Contextual Creative Selection


We continue the blog series that we believe will give you a clear understanding on how Aarki finds ways to fully understand, test, and optimize creative ads to ensure that targeted users see the best possible variant. Read on for insights on contextual creative selection.  

It is useful to frame creative A/B testing (and A/B testing of any kind) as a multi-armed bandit problem. In the "naïve" formulation, we aim to learn and explore the reward distributions of multiple creative variants V1, V2, ... VK, while optimizing the total reward – usually, an advertiser KPI.

The classic Beta-Bernoulli bandit formulation makes a rather strong assumption – that the reward probability of the ith variant, θi, is not context-dependent. In reality, and when it comes to creative optimization in particular, different users respond differently to different creative variants. Also, the reward distribution of a particular creative variant may change with time; for example, seasonal creatives may lose their relevance.

We will explore a simple extension to the Beta-Bernoulli bandit to incorporate a generic feature vector x into the reward distribution. This can be a combination of contextual, temporal, and behavioural features.


Recall that, in the classic Bayesian Beta-Bernoulli bandit formulation, we assume that

θ ~ Beta(1 + P, 1 + N - P)

Since we are working with a binary reward, it's natural to instead each bandit reward distribution as a Bayesian logistic regression problem. Given a d-dimensional feature vector x,

w ~ Nd(0, λ-1 Id)
θ = σ(x · w)

To briefly summarize the approach we outlined in past articles on posterior inference for Bayesian logistic regression, we use gradient descent methods to find mMAP, the posterior modes of the regression coefficients, and then use the Laplace approximation to learn the posterior precisions q. This gives a Gaussian approximation to the coefficient posterior distribution,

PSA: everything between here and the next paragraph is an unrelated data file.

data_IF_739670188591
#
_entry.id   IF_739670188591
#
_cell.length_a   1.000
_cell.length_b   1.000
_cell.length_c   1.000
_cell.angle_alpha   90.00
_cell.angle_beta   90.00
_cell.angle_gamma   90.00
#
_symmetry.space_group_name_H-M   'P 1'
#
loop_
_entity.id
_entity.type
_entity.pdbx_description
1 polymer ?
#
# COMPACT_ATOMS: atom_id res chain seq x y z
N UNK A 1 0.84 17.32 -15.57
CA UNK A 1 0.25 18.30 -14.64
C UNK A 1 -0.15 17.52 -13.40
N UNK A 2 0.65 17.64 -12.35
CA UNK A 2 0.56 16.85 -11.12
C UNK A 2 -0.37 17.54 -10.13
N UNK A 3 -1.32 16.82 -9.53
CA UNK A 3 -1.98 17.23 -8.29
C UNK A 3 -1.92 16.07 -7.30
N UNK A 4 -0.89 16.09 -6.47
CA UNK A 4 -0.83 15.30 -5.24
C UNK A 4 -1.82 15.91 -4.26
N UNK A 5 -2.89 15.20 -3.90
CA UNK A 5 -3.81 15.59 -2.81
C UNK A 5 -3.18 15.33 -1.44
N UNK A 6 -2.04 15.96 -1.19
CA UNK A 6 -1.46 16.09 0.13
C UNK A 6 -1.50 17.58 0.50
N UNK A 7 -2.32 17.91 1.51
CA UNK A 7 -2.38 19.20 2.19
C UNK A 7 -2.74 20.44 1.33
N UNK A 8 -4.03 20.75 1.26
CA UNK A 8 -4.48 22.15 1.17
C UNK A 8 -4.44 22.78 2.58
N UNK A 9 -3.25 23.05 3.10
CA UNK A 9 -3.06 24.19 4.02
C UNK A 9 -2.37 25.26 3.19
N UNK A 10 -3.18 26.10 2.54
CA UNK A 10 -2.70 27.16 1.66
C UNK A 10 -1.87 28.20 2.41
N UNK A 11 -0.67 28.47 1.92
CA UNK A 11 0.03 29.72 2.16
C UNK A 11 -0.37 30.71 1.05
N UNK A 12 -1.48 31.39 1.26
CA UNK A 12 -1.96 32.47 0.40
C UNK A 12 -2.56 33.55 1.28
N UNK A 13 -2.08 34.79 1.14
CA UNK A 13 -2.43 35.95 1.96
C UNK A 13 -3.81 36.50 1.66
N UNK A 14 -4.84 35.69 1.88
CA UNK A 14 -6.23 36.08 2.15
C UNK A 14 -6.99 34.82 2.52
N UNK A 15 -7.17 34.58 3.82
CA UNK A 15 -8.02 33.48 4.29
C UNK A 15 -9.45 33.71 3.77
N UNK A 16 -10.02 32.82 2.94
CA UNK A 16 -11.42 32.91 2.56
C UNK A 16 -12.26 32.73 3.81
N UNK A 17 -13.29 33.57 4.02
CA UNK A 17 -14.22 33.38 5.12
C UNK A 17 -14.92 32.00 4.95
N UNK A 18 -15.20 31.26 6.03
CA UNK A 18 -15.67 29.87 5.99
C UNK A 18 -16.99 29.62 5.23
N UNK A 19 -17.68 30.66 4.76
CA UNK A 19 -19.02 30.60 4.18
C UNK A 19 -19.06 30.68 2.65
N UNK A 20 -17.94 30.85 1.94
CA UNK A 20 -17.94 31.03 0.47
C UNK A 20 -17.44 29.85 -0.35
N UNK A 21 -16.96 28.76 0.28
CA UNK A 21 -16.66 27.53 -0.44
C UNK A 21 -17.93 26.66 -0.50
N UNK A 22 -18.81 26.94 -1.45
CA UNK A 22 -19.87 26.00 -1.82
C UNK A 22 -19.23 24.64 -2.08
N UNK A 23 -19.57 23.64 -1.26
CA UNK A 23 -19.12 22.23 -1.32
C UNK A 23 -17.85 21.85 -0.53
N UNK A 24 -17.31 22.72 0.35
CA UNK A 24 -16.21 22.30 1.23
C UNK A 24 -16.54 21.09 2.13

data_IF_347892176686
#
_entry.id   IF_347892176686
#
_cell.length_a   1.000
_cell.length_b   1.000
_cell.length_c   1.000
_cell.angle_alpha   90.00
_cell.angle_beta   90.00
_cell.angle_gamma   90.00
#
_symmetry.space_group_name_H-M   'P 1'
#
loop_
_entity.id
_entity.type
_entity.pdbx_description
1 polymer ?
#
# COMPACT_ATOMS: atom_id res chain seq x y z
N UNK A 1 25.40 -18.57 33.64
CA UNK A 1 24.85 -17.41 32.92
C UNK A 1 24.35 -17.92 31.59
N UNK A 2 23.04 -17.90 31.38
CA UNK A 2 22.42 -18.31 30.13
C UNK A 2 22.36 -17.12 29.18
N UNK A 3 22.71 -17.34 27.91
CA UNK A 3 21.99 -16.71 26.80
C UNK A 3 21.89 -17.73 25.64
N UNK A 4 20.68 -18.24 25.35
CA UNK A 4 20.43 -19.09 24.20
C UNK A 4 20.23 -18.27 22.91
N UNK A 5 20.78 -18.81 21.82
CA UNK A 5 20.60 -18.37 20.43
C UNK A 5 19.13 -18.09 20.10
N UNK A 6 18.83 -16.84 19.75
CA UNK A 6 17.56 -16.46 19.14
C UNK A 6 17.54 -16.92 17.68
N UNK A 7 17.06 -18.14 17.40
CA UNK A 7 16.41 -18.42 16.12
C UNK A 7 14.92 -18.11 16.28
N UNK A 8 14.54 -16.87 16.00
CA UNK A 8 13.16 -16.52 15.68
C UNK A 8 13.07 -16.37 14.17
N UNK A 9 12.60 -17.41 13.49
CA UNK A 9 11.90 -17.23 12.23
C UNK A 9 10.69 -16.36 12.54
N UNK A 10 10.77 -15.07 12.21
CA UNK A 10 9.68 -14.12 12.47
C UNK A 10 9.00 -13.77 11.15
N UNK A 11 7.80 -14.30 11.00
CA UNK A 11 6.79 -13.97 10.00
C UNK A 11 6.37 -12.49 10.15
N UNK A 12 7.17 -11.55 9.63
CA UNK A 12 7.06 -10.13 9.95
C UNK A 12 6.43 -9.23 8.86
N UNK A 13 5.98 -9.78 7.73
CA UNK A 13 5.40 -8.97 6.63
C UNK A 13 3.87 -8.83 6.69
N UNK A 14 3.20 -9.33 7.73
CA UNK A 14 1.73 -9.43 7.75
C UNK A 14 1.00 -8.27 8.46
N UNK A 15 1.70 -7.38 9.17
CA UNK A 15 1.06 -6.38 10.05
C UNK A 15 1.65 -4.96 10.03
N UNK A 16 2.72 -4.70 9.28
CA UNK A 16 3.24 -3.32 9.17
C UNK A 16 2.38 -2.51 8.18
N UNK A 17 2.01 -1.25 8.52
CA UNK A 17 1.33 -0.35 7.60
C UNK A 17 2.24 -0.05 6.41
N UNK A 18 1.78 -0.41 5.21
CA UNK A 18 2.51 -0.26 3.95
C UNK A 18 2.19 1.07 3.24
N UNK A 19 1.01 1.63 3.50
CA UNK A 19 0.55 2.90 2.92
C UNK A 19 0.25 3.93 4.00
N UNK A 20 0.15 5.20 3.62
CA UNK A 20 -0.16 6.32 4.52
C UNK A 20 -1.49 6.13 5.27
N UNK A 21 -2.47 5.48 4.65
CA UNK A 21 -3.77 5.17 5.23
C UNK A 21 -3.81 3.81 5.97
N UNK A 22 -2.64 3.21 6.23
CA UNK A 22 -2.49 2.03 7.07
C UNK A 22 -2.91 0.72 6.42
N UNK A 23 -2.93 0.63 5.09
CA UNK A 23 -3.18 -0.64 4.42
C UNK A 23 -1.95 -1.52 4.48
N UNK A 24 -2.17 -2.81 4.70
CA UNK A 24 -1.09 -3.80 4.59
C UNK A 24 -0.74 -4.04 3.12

w* ~ Nd(mMAP, q)


With this posterior distribution, we have several contextual analogues to the "non-contextual" Beta-Bernoulli bandit exploration strategies. We summarize them below.

  • ε-greedy. We randomly choose creative variants to collect a training set (a "burn-in" period). Following the burn-in period, we randomly choose a variant for a fraction ε of traffic; for the remaining traffic, we calculate reward probabilities θ = σ(x · mMAP), and choose the variant with the highest reward probability for context x.
  • Upper-confidence bound (UCB). We choose coefficients wUCB(90) using the 90th quantile of the posterior distribution w*. We then calculate the reward probabilities θ = σ(x · wUCB(90)) and proceed as above.
  • Thompson sampling. Akin to Gibbs sampling, we sample from the posterior distribution w*. We calculate reward probabilites θ using these samples, effectively producing samples from the posterior distribution over θ we then proceed as above.


The amount of data required for fitting an online Bayesian logistic regression model is proportional to the dimensionality of the dataset. In the early stages of creative testing, the contextual bandit may exhibit poor predictive performance (effectively, a cold-start problem). Some possible solutions to mitigate this problem are

  1. Use aggressive feature selection and dimensionality reduction techniques. This is somewhat counter-productive, as one of the goals of bandit models is to efficiently explore new inventory.
  2. Use a hybridized technique, transitioning from Beta-Bernoulli bandits to progressively higher-dimensional logistic regression bandits as the variant gathers more training data.

Keep an eye on our insights and contact us now to learn more about how programmatic and AI can deliver results. 

Topics: Machine Learning